Leagues Examine Ways to Decrease Wages for Rookies
1995, Dallas Morning News, St Louis Post-Dispatch (MO)
In most industries, new hires usually get the lowest pay. The big money comes later, with experience, promotions and proven performance.
Then there's professional sports.
Before even putting on a pro uniform, top rookies in the four major team sports are set for life. Year after year, owners shell out big bucks to unproven talent, sometimes paying newcomers more than all-star performers.
Leagues restrict rookies' bargaining power by assigning rights to one team, but contracts seem to grow bigger each year. Tired of paying so much, the owners are taking a Susan Powter approach to rookie salaries: "Stop the Insanity!"
The National Football League and National Hockey League added rookie salary caps to their latest labor agreements. The National Basketball Association probably will do the same under a labor deal now being negotiated, so the first dozen or so players selected in Wednesday's draft might be the last to win budget-busting NBA contracts.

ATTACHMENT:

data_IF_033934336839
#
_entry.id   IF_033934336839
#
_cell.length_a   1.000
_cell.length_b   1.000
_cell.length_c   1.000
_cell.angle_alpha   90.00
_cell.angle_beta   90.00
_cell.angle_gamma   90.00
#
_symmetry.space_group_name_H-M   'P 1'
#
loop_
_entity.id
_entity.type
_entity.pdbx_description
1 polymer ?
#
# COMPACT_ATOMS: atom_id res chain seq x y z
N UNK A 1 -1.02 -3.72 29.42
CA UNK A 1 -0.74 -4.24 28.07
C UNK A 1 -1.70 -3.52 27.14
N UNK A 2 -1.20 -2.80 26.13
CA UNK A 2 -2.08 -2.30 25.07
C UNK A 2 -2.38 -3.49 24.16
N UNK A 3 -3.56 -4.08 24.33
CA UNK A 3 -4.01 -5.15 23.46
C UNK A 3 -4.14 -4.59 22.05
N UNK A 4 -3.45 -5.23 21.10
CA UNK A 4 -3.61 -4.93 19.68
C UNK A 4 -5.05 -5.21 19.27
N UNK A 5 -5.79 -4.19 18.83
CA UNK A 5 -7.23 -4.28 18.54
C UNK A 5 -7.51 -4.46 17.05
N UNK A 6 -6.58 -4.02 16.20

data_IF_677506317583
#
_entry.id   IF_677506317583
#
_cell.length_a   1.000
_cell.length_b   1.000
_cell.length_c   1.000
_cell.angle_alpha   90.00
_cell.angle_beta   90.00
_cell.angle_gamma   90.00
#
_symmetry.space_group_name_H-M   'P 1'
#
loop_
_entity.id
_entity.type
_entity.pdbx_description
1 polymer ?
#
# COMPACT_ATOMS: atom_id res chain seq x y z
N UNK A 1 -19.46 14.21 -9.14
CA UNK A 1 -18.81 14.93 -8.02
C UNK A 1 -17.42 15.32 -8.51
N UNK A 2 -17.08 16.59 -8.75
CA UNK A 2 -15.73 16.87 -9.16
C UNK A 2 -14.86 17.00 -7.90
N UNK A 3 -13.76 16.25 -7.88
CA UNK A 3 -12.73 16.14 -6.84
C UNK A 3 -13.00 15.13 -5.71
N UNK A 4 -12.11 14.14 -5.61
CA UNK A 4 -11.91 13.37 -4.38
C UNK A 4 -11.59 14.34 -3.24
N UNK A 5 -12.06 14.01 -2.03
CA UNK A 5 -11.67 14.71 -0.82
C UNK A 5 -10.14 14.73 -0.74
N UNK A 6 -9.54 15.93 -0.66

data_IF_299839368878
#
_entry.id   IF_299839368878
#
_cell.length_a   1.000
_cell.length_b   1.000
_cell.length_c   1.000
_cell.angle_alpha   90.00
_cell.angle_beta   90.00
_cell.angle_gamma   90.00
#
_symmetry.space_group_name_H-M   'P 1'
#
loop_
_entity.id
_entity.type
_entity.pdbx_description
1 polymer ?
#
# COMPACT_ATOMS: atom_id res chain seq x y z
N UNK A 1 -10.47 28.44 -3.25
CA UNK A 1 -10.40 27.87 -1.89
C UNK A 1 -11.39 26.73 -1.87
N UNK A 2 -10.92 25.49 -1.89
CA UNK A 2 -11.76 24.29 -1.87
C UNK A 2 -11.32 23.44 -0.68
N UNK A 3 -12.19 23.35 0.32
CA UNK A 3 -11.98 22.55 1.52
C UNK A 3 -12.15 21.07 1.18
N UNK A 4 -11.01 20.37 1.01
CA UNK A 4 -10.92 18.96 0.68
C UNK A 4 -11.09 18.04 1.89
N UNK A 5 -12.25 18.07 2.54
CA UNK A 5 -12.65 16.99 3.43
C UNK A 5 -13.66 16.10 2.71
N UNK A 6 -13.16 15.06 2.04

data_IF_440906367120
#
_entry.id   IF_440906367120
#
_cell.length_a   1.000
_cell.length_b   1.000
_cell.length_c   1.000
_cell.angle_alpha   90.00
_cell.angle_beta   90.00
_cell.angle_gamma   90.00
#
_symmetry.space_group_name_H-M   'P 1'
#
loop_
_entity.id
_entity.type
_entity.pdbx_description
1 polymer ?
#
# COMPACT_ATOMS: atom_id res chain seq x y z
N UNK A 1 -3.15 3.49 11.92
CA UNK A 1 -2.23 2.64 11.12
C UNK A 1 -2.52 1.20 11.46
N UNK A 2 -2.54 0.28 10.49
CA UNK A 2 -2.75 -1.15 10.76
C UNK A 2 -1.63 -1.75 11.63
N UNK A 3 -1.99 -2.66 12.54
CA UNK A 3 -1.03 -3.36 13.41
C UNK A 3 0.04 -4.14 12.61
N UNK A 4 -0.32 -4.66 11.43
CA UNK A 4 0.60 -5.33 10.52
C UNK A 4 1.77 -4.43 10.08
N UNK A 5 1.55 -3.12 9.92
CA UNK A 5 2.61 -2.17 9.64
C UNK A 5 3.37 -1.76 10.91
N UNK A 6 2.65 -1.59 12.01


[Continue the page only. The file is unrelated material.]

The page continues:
Jerry Stackhouse, it's your lucky day. You, too, Joe Smith. Rasheed Wallace, Antonio McDyess and Bryant Reeves are likely to hit the jackpot, too. Spiraling rookie pay is most glaring in basketball, a sport in which one player can make the most difference to a team's fortunes. The Milwaukee Bucks signed Glenn Robinson, last year's No. 1 pick, to a 10-year, $68.15-million contract. Hakeem Olajuwan, perhaps the best player in the league, only could squeeze the Houston Rockets for $25.1 million over four years.
What's more alarming to NBA owners, rookie pay has risen rapidly in the 1990s. Derrick Coleman, the top pick in 1990, received $15 million over five years.
High rookie salaries aren't a headache only for NBA teams. Tony Boselli, the second player picked in last April's National Football League draft, agreed to a $17-million contract over seven years. In 1993, the Ottawa Senators shocked the National Hockey League by doling out $12.25 million over five years to center Alexandre Daigle. Major league baseball's ranking bonus baby is Josh Booty, who signed with the Florida Marlins for $1.6 million in 1994.
Almost everyone in sports takes potshots at rookie millionaires. Team owners want to further shackle draftees as a way of slowing an upward surge in payrolls. Veteran players resent the big money being paid to athletes who haven't paid their dues. Fans, making less in a year than Stackhouse or Smith will get for their first games, cringe. …